Post # 17
PUGS… for real.
They are the best breed of dog. They are compact, they are funny, they are great with kids because they are so much like kids and I have never met a pug that had one drop of mean in their blood.
If you can deal with the shedding, and snoring (OH LORD can they snore) Pugs are perfect.
Post # 18
I have a Lhasa Apso. She is pure breed. Small, very gentle and sweet. She isn’t aggressive and likes to be the centre of attention. Oh and she does get along with my two cats.
Also despite her size she is a brilliant watch dog. She is very alert and jumps to attention when she hears movement outside the house and will bark at strangers.
Originally Lhasa Apsos were from Tibet and they were used by monks to guard temples. They are small, loyal and funny little beings. They do come with long fur, however it is no problem cutting/shaving it off.
With coat fully grown.
With fur trimmed.
Post # 19
My brother was bit in the head when he was 2 by a lab – breed is really not a huge factor. I’d be more concerned about what size home you’re going to have, how much exercise will be provided, what size dog would be appropriate, etc.
Post # 20
We have a 4 month old german shepherd and he has been a GREAT dog so far. He’s very loyal/protective in that he always wants to be where I am, but he’s never been aggressive towards any strangers or anything like that. Super smart, he was obeying commands within 24 hours of us getting him. Shepherds like to chew on things though, so be prepared for that.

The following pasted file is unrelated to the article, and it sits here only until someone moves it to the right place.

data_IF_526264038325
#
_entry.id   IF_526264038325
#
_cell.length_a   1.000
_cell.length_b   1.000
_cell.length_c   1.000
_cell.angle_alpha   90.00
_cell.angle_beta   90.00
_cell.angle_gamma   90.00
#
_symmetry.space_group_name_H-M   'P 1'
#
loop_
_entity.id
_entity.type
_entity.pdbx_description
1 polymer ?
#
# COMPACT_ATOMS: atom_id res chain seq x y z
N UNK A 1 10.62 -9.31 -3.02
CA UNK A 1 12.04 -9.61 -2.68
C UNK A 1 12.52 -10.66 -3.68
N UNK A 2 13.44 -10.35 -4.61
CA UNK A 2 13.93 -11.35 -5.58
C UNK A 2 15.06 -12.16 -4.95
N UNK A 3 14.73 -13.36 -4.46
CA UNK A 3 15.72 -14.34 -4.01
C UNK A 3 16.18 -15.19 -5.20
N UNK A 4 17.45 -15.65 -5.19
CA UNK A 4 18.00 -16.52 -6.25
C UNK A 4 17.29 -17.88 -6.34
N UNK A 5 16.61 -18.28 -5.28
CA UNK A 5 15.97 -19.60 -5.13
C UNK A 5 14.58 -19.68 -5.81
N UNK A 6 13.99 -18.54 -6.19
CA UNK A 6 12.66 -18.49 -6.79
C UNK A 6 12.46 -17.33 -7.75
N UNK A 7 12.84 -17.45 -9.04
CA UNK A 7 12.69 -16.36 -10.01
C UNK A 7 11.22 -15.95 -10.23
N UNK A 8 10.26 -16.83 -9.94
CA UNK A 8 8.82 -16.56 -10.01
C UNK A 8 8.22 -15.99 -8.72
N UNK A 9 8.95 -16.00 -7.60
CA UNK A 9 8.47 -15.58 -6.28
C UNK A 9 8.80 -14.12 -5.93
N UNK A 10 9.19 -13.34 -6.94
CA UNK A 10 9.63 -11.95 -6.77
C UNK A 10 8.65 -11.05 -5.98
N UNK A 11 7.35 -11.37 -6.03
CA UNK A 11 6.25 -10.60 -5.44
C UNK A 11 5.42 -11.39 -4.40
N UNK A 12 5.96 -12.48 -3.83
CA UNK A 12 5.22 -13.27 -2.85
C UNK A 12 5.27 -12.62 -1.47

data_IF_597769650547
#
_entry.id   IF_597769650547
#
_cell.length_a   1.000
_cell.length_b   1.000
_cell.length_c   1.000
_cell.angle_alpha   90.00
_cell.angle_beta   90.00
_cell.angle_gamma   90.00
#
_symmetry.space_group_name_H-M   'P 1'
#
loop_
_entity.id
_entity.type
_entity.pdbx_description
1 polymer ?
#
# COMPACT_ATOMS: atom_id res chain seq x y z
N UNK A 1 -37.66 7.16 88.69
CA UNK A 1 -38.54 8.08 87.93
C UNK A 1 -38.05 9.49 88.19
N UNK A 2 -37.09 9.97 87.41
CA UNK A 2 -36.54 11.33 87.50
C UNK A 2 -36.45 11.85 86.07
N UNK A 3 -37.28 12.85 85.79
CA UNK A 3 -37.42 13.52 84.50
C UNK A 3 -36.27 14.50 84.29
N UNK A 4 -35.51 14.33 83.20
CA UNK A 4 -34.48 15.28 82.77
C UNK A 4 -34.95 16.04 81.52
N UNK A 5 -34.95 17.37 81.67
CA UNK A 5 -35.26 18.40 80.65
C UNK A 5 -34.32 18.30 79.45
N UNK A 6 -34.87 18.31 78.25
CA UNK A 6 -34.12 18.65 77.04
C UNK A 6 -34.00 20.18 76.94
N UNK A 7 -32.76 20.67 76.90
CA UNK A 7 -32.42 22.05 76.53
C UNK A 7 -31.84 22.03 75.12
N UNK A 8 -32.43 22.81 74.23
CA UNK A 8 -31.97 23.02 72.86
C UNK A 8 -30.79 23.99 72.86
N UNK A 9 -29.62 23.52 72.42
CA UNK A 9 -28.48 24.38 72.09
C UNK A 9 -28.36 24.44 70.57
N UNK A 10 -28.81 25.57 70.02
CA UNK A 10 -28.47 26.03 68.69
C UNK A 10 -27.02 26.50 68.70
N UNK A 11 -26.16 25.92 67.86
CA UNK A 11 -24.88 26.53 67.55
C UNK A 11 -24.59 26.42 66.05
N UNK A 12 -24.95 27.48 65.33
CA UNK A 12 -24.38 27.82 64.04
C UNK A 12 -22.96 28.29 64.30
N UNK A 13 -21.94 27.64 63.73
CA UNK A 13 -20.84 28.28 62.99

Post # 21
- Wedding: January 2013 - Harbourfront Grand Hall
I loooove Mutts!
Golden Retrievers and Labs have a special place in my heart but Labs are prone to Diabetes so I’d be wary of that.
I personally wouldn’t want any hunting-specific type Dog because they have SOMUCH energy!
Post # 22
Why not look for a lab mix instead? Maybe find something that has the lab personality with the looks of another type of dog. If you look around, you may be able to find a shelter, rescue, or humane society that has had a mom come in and give birth in their care.
I’ve got a lab/chow (and who knows what else) mix, as well as a purebred lab. I love my mutt, he’s a great dog, but he has his own quirks. He was born at our local humane society, so he’s never had that outside influence. He’s a total sweetheart with people, but has issues with some dogs (gets along great with some, others he completely hates). He’s been wonderful in the 3 years we’ve had him, but he’s also an expensive dog. With a mutt you never know what you are getting, and he wound up having hip dysplasia and has had surgery on both sides already. He’s doing great down, but boy is he expensive.
DH wants another purebred lab or a golden next time around. I still like my mutts and would probably do it again even with the issues we’ve had. With our purebred, I researched the breeder, the parents, grandparents, etc, to see about any history of medical problems. He’s a solid dog thankfully – sure you don’t know there either, but I feel I have better luck coming from an excellent line of stock.
While someone mentioned labs and diabetes (which I haven’t seen much on to be honest – ASPCA states Australian terriers, schnauzers, dachshunds, poodles and others have a greater risk), realize every breed is going to have issues. Look at goldens, they are prone to cancer. See what common ailments are in a dog as well before jumping in. You want to be able to afford medical treatment if it does arise. Take our mutt, he’s 3 and probably has close to 6k in him already..
Post # 23